• BMW: Redefining Premium Brand Identitytemporary competitive advantage (TCA) and sustainable competitive advantage (SCA) asillustrated in Table 5.Table 5 BMW VIRO Framework Costly to imitate Resource name Exploited by organisation Competitive Description implication Value Rare BMWs reputational brand was well established for their premium quality, ergonomic design, packed with futuristic technology and long termBrand Yes Yes Yes Yes SCA profit and sustainability mind set. BMW has unique, valued and highly integrated technology platforms including the Connected i- drive, E-stop, accident control, dynamic drive, in- car WWW connection, service and order placement call centre. These technologies allowed BMW to significantly differentiate against their counterparts and at the same timeTechnology Yes Yes Yes Yes SCA created high valued service to their end users. Long term technology and supply partnership network allowed BMW to quickly obtain, developed new technology and reduced the cost of in-house research and development. This arrangement allowed BMW to keep manufacturing cost to a reasonable level whilstSupply striving for premium quality and differentiatedpartnership Yes No No Yes CP technology. The growth and expansion into the Indian and Chinese market allowed BMW to leverage theirEmerging brand reputation and quickly captured the valuemarket Yes No No Yes CP of expanding market share. Close relationship with customers and the well integrated customer service system allowedCustomer BMW to collect and develop a detailedknowledge Yes Yes No Yes TCP understanding of customers’ needs and wants. BMW had access to efficient capital market, internal funding and hedged financing structure. This arrangement allowed optimised international manufacturing business and protected the company against currency exchange fluctuation,Financing reduced the cost of capital funding and increasedcapacity Yes No Yes Yes TCP the flexibility of investment. BMW’s training academy allowed them toTraining directly access to talent pool, reduced theiracademy Yes No Yes Yes TCP recruitment and internal training cost.(Source: Based on Barney 2002) Page 31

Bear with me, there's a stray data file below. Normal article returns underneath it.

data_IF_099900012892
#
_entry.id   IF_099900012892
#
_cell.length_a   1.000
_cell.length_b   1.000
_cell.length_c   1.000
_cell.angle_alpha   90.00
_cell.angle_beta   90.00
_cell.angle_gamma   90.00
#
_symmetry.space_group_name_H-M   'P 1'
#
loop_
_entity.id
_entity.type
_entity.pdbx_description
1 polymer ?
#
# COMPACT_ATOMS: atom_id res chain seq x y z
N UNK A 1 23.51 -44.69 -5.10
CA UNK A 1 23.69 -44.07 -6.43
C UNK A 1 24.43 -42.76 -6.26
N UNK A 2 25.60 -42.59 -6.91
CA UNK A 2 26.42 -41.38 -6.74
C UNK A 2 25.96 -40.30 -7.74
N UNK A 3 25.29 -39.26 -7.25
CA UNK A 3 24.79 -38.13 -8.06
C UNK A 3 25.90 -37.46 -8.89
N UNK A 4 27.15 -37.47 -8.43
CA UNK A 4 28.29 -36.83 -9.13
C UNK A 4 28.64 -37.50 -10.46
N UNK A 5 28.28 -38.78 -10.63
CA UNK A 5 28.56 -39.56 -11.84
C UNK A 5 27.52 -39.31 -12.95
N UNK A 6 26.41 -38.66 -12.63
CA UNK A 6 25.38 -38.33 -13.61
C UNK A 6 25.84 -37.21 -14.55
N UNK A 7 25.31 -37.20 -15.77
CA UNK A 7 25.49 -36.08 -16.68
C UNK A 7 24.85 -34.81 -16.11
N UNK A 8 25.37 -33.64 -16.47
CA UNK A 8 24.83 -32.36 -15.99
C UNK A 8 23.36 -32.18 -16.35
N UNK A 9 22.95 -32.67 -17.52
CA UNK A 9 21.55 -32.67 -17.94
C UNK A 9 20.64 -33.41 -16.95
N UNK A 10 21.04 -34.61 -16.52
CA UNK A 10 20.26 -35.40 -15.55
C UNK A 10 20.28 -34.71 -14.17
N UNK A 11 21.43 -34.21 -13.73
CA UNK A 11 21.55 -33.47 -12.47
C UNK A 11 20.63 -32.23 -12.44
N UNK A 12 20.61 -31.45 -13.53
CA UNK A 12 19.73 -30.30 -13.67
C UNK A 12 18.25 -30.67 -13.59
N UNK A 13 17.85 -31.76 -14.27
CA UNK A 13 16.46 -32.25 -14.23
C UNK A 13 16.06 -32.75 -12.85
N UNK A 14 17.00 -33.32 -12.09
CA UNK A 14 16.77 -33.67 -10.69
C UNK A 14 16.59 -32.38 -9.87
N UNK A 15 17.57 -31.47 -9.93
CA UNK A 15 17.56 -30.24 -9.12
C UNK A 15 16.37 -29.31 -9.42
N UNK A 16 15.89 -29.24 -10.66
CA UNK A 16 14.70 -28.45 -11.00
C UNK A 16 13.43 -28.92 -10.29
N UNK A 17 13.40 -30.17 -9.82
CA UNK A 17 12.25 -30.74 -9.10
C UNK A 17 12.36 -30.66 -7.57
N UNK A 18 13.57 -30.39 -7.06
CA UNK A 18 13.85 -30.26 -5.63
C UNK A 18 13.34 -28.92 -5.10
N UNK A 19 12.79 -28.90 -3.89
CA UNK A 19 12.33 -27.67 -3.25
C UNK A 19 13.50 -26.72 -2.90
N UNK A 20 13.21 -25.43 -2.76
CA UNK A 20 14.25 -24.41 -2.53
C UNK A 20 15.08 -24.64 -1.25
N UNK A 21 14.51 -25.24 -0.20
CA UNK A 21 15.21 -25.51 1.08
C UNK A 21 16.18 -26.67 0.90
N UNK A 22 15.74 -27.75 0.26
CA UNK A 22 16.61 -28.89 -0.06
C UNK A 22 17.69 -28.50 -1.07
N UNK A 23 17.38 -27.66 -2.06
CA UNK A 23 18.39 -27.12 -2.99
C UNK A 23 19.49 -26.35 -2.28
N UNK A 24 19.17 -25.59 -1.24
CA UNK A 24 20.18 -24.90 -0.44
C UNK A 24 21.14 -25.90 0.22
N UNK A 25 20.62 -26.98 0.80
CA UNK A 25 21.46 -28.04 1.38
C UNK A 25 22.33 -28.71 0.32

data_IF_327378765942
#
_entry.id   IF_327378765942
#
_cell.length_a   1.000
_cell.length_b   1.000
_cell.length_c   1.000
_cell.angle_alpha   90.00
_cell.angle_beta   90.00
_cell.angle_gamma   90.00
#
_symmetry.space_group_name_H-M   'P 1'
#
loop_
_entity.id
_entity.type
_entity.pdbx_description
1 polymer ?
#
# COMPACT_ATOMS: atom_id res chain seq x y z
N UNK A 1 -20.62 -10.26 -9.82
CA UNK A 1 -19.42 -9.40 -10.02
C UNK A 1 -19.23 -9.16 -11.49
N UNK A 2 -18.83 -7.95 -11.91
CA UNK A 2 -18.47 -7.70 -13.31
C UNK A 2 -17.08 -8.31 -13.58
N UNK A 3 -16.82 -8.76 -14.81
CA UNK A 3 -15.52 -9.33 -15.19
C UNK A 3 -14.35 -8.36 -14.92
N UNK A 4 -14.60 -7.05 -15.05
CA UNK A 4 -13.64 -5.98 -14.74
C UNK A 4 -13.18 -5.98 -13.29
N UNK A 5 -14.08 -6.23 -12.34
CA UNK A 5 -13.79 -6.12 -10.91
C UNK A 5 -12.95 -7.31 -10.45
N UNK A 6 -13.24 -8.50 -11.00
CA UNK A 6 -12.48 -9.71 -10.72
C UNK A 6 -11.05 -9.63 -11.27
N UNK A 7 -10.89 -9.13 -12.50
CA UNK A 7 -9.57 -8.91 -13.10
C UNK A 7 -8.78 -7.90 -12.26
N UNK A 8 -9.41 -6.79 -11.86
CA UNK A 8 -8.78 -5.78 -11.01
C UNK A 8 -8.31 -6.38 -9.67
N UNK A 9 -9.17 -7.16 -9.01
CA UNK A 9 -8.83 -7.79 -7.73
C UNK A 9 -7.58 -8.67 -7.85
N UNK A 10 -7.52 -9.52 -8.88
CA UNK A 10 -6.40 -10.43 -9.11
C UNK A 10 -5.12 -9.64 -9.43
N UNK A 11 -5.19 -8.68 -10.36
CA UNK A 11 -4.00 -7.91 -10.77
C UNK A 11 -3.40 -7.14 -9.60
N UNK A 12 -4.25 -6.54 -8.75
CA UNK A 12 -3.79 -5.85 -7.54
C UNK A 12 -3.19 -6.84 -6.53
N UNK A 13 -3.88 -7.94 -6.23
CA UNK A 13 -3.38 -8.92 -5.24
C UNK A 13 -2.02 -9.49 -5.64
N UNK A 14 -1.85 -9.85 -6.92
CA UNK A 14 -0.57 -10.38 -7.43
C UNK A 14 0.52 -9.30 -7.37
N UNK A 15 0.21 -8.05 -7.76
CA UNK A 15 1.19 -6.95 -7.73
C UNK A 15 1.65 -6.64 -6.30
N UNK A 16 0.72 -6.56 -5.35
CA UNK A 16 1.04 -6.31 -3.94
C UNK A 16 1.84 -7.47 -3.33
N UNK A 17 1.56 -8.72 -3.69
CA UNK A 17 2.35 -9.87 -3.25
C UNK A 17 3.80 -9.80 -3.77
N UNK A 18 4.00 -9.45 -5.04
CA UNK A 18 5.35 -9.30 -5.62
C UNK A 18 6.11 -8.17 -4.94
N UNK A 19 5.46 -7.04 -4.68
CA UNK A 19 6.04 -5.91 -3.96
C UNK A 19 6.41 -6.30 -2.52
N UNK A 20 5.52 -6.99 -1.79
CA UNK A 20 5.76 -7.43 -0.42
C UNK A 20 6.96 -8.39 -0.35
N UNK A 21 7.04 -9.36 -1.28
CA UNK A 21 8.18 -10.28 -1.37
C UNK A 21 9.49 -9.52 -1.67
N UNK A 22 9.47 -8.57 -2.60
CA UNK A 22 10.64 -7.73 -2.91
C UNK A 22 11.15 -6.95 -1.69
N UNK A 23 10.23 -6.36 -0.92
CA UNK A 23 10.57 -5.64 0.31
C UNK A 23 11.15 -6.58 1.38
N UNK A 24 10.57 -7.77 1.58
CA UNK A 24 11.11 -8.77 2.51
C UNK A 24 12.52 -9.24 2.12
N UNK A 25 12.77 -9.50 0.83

• BMW: Redefining Premium Brand IdentityProcessesProcesses are the ways that an organisation uses its resources to generate value. These stem fromthe many discrete activities a firm performs in designing, producing, marketing, delivering andsupporting its products and service (Porter 1985). For instance, BMW has implemented acorporate finance structure with an international focus to reduce its exposure to local and foreigncapital market fluctuation. As explained through the value chain, BMW’s processes areillustrated in Figure 6.Figure 6 BMW Value Chain(Source: Based on Porter 1985)One of the major processes from the brand of BMW through core business activities haveassisted in acquiring funding from the open capital financial markets using its low risk profile.As a result of a shift to maintain a global balance, BMW has implemented a foreign currencymanagement process to minimise the impact of global exchange rate fluctuations particularly incountries where production facilities are located. This is accomplished through increasing ordecreasing the amount of supply such as raw materials and the location of local manufacturing inorder to provide a natural hedge against medium and long-term fluctuations in currency in theglobal financial markets. Page 32